News  |  Nigeria  |  National  

Alleged herdsmen’s attack stirs anxiety in Benue

By Joseph Wantu, Makurdi   |   11 August 2017   |   3:42 am  


Palpable fear has gripped Akpagodogbo-Otukpa community in Ogbadibo Council of Benue State following Wednesday’s clash between the indigenes and herdsmen which left no fewer than three people dead. The mid-noon skirmish also resulted in injuries on several others.

Some of the locals, who craved anonymity, told The Guardian that cattle herders had invaded farmlands with their animals eating up crops, leading to the farmers who were still around at 4:00p.m., to chase them away.

It was, however, gathered that the herdsmen reinforced and attacked the local farmers in the night, resulting in the death of three persons – two from locals and a herdsman.

The community’s traditional ruler, HRH Solomon Ekele who confirmed the incident to our reporter, condemned the act in its entirety.However, former Minister of State for Education and an indigene, Professor Jerry Agada, has decried the incident.

He said: “Our people have lived with herdsmen for a long time even we have inter-married and any time you interact with the Fulani in our community, they tell us that they are indigenes.”

But, the state police public relations officer (PRO), ASP Moses Yamu, said no life was lost.In the meantime, university teachers, experts as well as herders and locals have met with a view to proffering last solutions to the menace.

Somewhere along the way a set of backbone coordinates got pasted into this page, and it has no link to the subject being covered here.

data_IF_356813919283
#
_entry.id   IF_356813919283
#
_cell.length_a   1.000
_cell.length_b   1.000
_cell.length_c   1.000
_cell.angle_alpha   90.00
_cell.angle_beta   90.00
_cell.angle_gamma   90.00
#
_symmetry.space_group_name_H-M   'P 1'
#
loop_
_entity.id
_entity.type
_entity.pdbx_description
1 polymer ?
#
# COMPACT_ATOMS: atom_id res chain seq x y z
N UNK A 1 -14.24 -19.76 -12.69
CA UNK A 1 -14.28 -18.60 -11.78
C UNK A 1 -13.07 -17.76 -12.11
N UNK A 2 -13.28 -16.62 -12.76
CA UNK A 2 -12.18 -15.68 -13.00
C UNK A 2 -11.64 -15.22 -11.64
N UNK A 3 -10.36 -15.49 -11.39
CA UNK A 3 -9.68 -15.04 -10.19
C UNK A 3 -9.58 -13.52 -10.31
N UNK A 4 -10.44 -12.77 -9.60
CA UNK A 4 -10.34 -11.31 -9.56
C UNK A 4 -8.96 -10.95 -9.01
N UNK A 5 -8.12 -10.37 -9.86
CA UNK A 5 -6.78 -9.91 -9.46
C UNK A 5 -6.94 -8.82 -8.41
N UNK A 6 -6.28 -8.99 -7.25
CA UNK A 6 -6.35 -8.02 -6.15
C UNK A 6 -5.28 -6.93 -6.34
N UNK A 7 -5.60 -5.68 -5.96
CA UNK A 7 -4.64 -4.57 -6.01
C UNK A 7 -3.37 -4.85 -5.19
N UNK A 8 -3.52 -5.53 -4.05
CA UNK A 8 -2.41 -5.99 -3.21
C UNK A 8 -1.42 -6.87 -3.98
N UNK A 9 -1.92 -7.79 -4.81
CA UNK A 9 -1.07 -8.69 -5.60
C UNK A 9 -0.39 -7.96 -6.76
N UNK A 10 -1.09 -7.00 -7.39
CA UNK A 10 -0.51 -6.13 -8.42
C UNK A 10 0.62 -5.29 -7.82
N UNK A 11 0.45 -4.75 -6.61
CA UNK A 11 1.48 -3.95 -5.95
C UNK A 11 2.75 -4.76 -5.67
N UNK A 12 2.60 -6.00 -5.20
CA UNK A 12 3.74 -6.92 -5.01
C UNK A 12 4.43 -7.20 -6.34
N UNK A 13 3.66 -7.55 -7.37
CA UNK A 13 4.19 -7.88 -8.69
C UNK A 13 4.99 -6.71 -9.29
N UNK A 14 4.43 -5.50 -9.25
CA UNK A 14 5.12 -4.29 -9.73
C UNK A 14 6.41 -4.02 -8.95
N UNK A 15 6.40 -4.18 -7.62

The dons specifically stated that the National Animal Production and Research Institute at Ahmadu Bello University, Zaria had been holding   workshops with the main parties on modernising animal husbandry and farming.They noted that the menace could be mitigated if the herders embrace ranching.

The stakeholders lamented that the “conflicts between farmers and herdsmen over the years have led to loss of thousands of lives and property worth millions of naira across nationwide, with cases rising yearly.”

They stressed that “livestock and farming are an economic mainstay for many families across northern Nigeria, with 80 per cent of them keeping at least one or two animals to fall back on during hard times.”

In this article:
Herdsmen


You may also like